Salvini fiasco in the referendum on justice in Italy: turnout of 21%, the lowest in history

The center-right leads the exit polls in the Italian municipal elections that have been held in almost a thousand municipalities, with more than nine million people eligible to vote.

Salvini fiasco in the referendum on justice in Italy: turnout of 21%, the lowest in history

The center-right leads the exit polls in the Italian municipal elections that have been held in almost a thousand municipalities, with more than nine million people eligible to vote. The official scrutiny will begin this afternoon, and there will be a second round in the municipalities with more than 15,000 inhabitants, in which the candidate has not exceeded 50% of the votes. In the absence of definitive figures, the only certain data on this first day of voting is the very low turnout at the polls for the local elections (54.7% was the turnout, in the previous municipal elections it was 60.1%) and the expected failure of the referendum with five questions on justice promoted by Matteo Salvini, leader of the League, and the Radical Party.

For Salvini, the referendum has been a debacle, because the turnout has been the lowest in the history of referendums in Italy: Only 20.9% of the 51 million with the right to vote participated, with minimal turnout in the big cities ( in Rome 16.7%, in Naples 14.8).

The historic failure of the referendum on justice is cause for alarm in Italy, because participation in the vote measures the state of health of a democracy, its ability to propose solutions and the improvement of its conditions. In the Italian Republic, since 1946 there have been 67 repealing referendums, in which a quorum must be reached, half plus one of those who have the right to vote, in order to be valid and allow a current norm to be partially or totally annulled. In Italy they have been an instrument of direct democracy that has contributed to writing the history of the evolution of Italian society. In this sense, famous were divorce in 1970, with 87.7% participation, or abortion in 1981, with 79.4% influx.

The climate of distrust and disenchantment has made all weapons sound in the parties and in the institutions. But the referendum instrument has been in crisis for a long time due to the abuse that has been made of it. Since 1995, the quorum was reached only in 2011 on public water, nuclear energy and legitimate impediment. It was the time when former Prime Minister Silvio Berlusconi, leader of Forza Italia, with the best lawyers in the country on his payroll, tried to escape from the courts of justice by invoking the legitimate impediment. The Italians went to the polls to prevent it.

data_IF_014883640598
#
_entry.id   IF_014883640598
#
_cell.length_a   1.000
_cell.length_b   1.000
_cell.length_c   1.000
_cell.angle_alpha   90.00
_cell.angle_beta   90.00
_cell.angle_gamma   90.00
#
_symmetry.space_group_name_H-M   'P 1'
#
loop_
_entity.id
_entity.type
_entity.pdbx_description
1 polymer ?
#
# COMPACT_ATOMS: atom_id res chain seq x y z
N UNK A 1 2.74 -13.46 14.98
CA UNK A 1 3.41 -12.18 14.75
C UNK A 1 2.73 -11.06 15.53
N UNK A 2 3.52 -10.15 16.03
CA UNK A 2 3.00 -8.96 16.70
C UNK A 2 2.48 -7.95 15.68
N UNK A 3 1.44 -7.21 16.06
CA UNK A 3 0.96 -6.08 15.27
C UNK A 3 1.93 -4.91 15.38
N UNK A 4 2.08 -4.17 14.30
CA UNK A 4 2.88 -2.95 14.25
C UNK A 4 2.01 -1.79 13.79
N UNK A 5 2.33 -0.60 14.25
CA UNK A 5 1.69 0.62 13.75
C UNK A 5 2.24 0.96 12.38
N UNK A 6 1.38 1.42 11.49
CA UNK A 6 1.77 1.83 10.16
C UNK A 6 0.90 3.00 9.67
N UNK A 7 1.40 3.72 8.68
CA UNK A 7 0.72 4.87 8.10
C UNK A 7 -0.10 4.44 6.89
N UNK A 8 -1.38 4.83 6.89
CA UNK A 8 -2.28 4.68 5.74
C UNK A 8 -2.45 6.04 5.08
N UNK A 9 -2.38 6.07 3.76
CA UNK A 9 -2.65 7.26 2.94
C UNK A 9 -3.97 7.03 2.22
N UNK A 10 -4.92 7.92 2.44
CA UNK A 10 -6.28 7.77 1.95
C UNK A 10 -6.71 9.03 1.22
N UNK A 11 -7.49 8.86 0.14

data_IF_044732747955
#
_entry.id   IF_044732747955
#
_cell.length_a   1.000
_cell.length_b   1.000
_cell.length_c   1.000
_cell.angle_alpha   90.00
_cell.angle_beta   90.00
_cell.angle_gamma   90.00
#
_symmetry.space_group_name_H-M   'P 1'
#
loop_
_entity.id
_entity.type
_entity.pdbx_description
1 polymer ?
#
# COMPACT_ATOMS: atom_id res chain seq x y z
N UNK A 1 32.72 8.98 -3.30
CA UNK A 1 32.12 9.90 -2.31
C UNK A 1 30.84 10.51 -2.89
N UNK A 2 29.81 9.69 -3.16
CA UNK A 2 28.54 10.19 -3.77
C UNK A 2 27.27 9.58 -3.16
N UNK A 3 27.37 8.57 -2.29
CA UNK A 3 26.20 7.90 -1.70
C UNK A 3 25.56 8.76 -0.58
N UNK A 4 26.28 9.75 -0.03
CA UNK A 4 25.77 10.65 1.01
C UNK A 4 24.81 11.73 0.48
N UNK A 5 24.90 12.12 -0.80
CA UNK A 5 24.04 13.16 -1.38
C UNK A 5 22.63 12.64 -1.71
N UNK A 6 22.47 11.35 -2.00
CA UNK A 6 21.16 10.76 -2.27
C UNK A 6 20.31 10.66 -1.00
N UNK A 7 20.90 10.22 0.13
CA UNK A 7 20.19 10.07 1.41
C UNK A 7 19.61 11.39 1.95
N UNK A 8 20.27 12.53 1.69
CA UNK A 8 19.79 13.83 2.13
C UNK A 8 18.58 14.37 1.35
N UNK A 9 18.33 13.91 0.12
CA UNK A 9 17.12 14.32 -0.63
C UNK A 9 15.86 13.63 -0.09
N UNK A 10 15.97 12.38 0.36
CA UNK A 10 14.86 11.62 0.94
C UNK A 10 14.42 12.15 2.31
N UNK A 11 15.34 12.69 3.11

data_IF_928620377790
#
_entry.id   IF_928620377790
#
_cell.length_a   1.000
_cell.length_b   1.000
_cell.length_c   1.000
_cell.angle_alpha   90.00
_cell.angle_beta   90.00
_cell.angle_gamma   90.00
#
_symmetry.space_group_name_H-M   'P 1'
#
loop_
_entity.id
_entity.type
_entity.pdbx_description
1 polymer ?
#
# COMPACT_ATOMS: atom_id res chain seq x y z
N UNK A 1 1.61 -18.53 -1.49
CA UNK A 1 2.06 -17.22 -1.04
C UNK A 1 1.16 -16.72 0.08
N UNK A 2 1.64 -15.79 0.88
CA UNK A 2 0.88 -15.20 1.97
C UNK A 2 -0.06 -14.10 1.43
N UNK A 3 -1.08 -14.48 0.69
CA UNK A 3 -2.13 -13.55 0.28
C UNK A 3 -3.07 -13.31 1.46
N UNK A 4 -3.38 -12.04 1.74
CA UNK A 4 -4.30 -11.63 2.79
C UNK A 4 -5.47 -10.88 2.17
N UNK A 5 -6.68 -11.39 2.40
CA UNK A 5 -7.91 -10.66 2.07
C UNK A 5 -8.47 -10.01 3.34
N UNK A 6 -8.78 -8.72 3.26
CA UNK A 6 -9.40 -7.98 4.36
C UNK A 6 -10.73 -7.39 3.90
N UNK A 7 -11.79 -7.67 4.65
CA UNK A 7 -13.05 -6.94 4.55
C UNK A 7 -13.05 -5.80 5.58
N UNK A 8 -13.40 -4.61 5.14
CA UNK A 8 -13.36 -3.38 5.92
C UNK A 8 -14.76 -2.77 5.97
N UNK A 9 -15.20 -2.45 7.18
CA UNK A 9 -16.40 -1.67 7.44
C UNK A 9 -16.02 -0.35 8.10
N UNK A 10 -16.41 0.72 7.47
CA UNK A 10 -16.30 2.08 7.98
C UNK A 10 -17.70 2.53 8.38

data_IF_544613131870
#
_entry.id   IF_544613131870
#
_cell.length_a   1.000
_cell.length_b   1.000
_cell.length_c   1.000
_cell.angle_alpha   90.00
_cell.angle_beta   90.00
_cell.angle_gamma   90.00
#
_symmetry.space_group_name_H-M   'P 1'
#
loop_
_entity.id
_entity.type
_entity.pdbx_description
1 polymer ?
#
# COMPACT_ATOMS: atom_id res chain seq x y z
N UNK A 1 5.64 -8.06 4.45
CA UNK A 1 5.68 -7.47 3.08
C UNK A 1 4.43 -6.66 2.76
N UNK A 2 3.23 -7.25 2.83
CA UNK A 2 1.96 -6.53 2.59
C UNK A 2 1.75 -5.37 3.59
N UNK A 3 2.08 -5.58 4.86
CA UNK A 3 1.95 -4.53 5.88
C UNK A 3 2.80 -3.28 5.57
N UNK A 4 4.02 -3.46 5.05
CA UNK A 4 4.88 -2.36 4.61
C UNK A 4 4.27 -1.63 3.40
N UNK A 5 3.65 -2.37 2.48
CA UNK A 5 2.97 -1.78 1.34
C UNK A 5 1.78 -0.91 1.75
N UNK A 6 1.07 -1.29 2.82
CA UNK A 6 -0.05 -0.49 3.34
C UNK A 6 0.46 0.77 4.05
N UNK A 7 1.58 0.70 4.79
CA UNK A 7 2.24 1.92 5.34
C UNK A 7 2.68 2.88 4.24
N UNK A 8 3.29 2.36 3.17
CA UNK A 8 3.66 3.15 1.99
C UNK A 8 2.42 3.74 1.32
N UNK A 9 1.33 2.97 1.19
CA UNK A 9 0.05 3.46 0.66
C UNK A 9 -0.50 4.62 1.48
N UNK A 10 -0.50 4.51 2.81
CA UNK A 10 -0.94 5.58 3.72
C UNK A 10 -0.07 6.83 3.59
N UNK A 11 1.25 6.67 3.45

Politically, the referendum on justice has been a disaster for Matteo Salvini, who fails miserably in his fight against the judges, followed by other leaders, notably Silvio Berlusconi and Matteo Renzi of Italia Viva. Salvini's battle against certain magistrates had as a background his own example from his period as Minister of the Interior, in which he distinguished himself for his hard line against immigrants, suffering two trials for the blockade of two ships with immigrants, the Gregoretti and the OpenArms.

Salvini's defeat in the referendum has been twofold: in substance and in form, because in addition to not having a quorum, the leader of the League has not achieved a change of justice, particularly in two of the five questions that were raised . The so-called Severino Law will remain in force, which prohibits those who are convicted by a court from holding elective and government positions (for this law Silvio Berlusconi had to leave the Senate in 2013, after being convicted of tax fraud in the Mediaset case of buying and selling movie broadcasting rights). Nor has the referendum succeeded in establishing certain limits on the power of prosecutors to impose pre-trial detention. Judging by the vote of those who participated in the referendum, the current of public opinion that prefers the severity of the judiciary towards politicians has won.

The shipwreck of Matteo Salvini in the referendum leaves him very touched politically. It is the reflection of a leader who has not been right in any of his important decisions for a long time. The most recent, apart from the failure of the referendum, was his failed trip to Moscow in May to mediate in the war in Ukraine. His leadership in the League is more questionable than ever.

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